1. Field of Invention
This invention relates to unloaders for discharging dry and semi-dry materials from bulk bags.
2. Description of Related Art
As many processors improve their operations by using bulk bags, instead of handling and manually dumping 50 lbs. and 100 lbs. paper bags, the need for a safer, more compact and flexible frame design of bulk bag unloaders has grown.
One of the more vexing problems in handling bulk bags is the requirement of a tall, four-posted frame with a cantilevered I-Beam that extends outward at the top of the frame so that a bulk bag can be lifted from its pallet on the floor up and onto the discharge apparatus of the unloader frame. The typical unloader frame is generally equipped with several diagonal and horizontal bracing structures between the four vertical, corner posts and hoist apparatus. This extra bracing around the frame makes it difficult to interface other types of feeding, dust collection and discharge equipment close to the discharge spout location of the bulk bag. Other problems and hazards are created when lifting a heavy bulk bag with the extended I-Beam configuration.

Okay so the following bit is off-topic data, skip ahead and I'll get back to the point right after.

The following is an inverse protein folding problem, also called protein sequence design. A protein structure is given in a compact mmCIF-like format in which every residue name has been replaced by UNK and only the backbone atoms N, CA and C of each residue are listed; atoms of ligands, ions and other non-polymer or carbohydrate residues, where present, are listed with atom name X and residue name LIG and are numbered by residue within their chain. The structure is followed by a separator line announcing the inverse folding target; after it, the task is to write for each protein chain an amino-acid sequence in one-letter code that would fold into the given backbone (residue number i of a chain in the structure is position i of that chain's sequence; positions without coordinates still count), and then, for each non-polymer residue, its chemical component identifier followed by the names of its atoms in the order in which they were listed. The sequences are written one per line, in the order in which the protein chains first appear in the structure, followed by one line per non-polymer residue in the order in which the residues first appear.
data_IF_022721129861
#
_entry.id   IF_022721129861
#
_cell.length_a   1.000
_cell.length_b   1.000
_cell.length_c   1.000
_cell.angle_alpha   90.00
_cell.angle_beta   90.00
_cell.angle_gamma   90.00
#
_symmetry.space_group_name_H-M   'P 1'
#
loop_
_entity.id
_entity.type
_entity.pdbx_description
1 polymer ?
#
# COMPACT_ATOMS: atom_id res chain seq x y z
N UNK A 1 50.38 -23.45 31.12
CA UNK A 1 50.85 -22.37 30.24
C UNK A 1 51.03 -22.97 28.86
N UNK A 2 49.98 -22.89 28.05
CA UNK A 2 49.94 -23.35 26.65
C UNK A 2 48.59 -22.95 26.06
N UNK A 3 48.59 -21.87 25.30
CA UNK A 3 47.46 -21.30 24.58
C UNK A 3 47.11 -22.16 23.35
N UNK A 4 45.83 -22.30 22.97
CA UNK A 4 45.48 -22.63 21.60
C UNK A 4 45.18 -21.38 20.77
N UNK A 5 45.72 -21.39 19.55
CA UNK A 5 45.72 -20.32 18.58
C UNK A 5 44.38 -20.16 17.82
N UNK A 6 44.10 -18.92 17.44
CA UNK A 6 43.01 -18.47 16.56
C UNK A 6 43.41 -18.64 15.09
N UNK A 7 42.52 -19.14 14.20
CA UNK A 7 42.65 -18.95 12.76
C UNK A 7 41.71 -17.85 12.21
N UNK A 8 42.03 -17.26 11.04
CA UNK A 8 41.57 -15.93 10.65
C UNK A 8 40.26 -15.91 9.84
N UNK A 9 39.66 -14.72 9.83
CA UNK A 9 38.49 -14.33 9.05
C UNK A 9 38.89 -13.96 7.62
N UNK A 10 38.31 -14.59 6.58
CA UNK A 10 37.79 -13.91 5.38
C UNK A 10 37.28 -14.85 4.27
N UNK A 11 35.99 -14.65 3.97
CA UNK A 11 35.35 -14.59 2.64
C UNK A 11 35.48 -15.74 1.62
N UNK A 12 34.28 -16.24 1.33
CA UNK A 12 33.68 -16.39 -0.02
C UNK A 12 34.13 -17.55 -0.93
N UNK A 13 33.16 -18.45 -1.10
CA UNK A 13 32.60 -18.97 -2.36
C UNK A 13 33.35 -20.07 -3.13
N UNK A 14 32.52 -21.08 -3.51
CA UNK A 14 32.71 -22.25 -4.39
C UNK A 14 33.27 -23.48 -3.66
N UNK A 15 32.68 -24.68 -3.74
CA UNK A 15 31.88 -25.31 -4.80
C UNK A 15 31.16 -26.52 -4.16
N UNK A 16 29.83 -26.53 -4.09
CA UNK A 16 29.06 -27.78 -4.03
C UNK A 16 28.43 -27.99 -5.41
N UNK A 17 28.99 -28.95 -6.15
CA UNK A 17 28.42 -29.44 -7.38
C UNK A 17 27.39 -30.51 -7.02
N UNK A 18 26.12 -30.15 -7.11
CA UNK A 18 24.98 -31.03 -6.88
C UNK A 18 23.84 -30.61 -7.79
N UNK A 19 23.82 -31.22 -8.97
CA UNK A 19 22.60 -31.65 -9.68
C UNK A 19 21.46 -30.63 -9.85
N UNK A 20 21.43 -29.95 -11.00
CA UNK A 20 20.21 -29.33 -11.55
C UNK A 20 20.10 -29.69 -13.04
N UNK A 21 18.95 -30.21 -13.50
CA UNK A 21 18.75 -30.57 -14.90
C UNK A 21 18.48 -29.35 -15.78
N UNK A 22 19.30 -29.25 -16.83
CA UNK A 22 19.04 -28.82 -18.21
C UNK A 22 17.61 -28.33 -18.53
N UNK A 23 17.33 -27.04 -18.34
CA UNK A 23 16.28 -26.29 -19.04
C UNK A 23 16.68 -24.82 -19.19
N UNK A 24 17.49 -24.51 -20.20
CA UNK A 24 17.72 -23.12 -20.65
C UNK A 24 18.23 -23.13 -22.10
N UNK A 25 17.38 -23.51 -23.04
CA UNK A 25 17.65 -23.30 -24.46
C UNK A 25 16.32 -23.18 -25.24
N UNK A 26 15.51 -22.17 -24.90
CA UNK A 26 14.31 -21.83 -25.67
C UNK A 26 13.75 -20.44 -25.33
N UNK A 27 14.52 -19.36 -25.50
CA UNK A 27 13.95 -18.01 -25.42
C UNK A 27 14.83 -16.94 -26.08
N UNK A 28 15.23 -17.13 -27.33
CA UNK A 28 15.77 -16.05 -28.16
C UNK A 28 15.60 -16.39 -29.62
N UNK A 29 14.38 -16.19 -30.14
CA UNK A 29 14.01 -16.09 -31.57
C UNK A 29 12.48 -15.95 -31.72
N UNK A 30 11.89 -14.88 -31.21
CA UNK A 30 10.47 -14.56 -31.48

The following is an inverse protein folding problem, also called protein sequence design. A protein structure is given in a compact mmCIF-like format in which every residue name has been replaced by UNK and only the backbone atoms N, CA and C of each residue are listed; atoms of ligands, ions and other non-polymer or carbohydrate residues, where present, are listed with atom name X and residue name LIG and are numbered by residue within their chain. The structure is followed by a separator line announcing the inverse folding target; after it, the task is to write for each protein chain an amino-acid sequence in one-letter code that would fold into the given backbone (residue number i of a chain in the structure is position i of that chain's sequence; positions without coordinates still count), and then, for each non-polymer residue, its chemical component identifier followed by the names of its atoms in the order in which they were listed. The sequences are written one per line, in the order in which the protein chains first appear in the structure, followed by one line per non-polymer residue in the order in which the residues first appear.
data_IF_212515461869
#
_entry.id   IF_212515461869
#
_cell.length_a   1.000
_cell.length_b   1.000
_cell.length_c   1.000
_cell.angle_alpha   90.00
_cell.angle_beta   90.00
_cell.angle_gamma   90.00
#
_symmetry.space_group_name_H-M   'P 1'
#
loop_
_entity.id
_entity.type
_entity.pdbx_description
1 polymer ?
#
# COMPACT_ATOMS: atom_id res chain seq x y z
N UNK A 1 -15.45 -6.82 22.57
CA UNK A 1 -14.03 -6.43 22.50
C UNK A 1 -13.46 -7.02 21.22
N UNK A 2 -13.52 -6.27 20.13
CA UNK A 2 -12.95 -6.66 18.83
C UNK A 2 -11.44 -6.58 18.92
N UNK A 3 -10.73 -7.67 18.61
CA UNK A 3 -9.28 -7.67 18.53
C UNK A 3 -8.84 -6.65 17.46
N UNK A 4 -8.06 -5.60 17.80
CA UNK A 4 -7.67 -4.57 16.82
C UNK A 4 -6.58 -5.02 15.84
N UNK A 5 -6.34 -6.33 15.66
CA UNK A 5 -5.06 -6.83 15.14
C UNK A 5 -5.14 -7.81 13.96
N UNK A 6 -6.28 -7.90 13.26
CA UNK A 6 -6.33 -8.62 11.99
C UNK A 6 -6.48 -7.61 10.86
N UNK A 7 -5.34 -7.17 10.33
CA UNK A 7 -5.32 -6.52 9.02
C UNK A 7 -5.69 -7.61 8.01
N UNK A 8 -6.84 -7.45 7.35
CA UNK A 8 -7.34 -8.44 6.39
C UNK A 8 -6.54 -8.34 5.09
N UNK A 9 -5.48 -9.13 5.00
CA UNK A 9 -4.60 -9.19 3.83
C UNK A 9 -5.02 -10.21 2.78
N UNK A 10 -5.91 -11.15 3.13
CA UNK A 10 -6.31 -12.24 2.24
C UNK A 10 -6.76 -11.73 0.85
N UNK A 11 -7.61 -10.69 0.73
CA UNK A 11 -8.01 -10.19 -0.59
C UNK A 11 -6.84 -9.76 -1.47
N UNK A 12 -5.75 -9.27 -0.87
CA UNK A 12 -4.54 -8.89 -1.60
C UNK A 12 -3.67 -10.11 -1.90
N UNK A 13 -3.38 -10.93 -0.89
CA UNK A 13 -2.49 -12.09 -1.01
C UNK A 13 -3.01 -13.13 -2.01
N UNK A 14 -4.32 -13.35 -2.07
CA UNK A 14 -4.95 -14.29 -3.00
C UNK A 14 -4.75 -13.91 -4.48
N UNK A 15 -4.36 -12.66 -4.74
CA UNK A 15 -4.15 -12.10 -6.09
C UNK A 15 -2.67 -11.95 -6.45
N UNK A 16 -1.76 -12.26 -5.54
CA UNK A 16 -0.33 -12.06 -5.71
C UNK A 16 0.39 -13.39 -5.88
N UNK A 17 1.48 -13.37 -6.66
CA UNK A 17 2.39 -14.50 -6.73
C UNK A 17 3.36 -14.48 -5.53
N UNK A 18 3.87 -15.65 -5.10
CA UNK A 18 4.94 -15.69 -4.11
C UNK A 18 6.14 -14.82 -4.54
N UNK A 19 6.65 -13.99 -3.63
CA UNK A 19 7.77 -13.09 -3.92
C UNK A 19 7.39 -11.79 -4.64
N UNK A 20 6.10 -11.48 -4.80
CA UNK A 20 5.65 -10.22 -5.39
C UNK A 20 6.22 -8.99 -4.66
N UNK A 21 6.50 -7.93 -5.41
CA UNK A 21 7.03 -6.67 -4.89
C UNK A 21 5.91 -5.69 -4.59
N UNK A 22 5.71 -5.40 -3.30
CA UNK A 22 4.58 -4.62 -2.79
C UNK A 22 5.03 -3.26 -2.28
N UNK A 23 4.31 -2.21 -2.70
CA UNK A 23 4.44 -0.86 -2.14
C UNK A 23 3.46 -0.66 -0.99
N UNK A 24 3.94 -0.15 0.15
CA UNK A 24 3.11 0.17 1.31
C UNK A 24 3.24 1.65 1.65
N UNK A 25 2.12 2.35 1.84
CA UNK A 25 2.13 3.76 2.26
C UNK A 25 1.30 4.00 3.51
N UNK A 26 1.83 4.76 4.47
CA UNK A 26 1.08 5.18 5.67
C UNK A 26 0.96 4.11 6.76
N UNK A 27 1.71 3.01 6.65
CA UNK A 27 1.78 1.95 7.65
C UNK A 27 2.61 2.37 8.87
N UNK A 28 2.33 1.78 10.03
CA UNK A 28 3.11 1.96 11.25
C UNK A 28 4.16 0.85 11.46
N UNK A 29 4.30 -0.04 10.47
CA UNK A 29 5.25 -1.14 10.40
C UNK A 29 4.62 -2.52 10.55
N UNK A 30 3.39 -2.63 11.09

It is the object of the invention to use a smaller footprint for a bulk bag unloader.
Another object of the invention is lift and discharge a bulk bag on a standard sized unloader frame without the use of a cantilevered I-Beam. Another object of the invention is to provide a safer method of lifting a bulk bag for unloading.
Yet another object of the invention is to provide a more open and accessible frame around the bulk bag when it placed on the unloader.
Another object of the invention is to use a pick-up location and discharge location within the area of a four-posted unloader frame.
Another object of the invention is to allow other types of conveying, dust collection and metering devices to be interfaced with the unloader frame closer to the discharge spout of the bulk bag.